The metatarsal bones are the long bones in your foot that connect your ankle to your toes. A stress fracture is a break in the bone that happens with repeated injury or stress. Stress fractures are caused by using the foot in the same way over and over.
A stress fracture is different from an acute fracture, which is caused by a sudden and traumatic injury.
Stress fractures are common in people who:
Early signs of a metatarsal stress fracture are pain:
Over time, the pain will be:
The area of your foot where the fracture is may be tender when you touch it. It may also be swollen.
An x-ray may not show there is a stress fracture for up to 6 weeks after the fracture occurred. Your health care provider may order a bone scan or MRI to help diagnose it.
You may wear a special shoe to support your foot. If your pain is severe, you may have a cast below your knee.
It may take 4 - 12 weeks for your foot to heal.
It is important to rest your foot.
For pain, you can take a type of medicine called NSAIDs. You do not need a prescription for these.
As you recover, your health care provider will check how well your foot is healing. He or she will tell you when you can stop using crutches or have your cast removed and start the activity again.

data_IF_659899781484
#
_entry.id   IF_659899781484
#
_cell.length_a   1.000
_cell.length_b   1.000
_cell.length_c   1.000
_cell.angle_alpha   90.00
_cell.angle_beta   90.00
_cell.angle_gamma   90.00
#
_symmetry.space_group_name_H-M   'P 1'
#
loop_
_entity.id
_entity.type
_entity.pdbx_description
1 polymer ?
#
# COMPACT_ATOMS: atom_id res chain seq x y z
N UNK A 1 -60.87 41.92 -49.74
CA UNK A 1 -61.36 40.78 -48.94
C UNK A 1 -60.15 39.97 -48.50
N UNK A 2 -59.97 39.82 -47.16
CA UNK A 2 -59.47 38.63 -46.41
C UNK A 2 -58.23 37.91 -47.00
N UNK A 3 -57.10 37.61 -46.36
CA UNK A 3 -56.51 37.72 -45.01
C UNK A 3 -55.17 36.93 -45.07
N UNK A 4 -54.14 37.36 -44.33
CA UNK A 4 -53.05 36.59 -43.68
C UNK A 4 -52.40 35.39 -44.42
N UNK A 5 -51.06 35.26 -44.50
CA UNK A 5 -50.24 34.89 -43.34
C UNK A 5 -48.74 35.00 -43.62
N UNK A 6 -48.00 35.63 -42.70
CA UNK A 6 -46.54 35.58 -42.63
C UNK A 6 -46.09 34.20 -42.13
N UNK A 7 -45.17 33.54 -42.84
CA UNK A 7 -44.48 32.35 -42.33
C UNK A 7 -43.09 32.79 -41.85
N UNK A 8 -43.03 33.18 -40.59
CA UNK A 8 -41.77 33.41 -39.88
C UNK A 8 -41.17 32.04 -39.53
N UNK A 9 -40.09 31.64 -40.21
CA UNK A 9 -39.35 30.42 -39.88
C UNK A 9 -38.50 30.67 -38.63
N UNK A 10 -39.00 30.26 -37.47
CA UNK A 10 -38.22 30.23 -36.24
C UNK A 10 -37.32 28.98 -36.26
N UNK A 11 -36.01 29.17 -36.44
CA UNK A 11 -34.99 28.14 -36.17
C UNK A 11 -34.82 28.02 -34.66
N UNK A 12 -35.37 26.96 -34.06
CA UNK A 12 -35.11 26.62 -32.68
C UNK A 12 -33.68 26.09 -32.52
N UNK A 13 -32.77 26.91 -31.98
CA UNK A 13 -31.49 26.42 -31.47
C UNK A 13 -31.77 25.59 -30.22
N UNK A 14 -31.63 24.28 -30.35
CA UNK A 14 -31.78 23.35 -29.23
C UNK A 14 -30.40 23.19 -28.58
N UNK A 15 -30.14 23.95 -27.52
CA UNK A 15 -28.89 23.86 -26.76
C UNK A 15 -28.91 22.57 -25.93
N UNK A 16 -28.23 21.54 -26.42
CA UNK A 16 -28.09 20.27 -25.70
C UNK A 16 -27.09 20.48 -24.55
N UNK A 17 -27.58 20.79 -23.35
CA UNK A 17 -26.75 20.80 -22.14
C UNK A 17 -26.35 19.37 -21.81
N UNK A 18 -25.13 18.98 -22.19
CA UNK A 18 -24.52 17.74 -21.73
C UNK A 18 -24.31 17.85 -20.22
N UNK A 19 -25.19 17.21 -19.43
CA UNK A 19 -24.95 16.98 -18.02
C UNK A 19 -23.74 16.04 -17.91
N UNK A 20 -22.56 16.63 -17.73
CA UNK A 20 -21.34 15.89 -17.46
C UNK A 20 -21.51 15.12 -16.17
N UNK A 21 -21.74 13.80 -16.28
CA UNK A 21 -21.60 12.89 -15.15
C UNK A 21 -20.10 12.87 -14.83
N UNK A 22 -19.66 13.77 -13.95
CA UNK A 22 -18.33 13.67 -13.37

You can return to normal activity when you can do the activity without pain.
When you restart an activity after a stress fracture, build up slowly. If your foot begins to hurt, stop and rest.
Call your health care provider if you have pain that does not go away or gets worse.
Broken foot bone; March fracture; March foot; Jone’s fracture
Choi L. Stress fractures. In: DeLee JC, Drez D Jr., Miller MD, eds. DeLee and Drez's Orthopaedic Sports Medicine. 3rd ed. Philadelphia, Pa: Saunders Elsevier;2009.
Updated by: C. Benjamin Ma, MD, Assistant Professor, Chief, Sports Medicine and Shoulder Service, UCSF Department of Orthopaedic Surgery. Also reviewed by David Zieve, MD, MHA, Medical Director, A.D.A.M. Health Solutions, Ebix, Inc.
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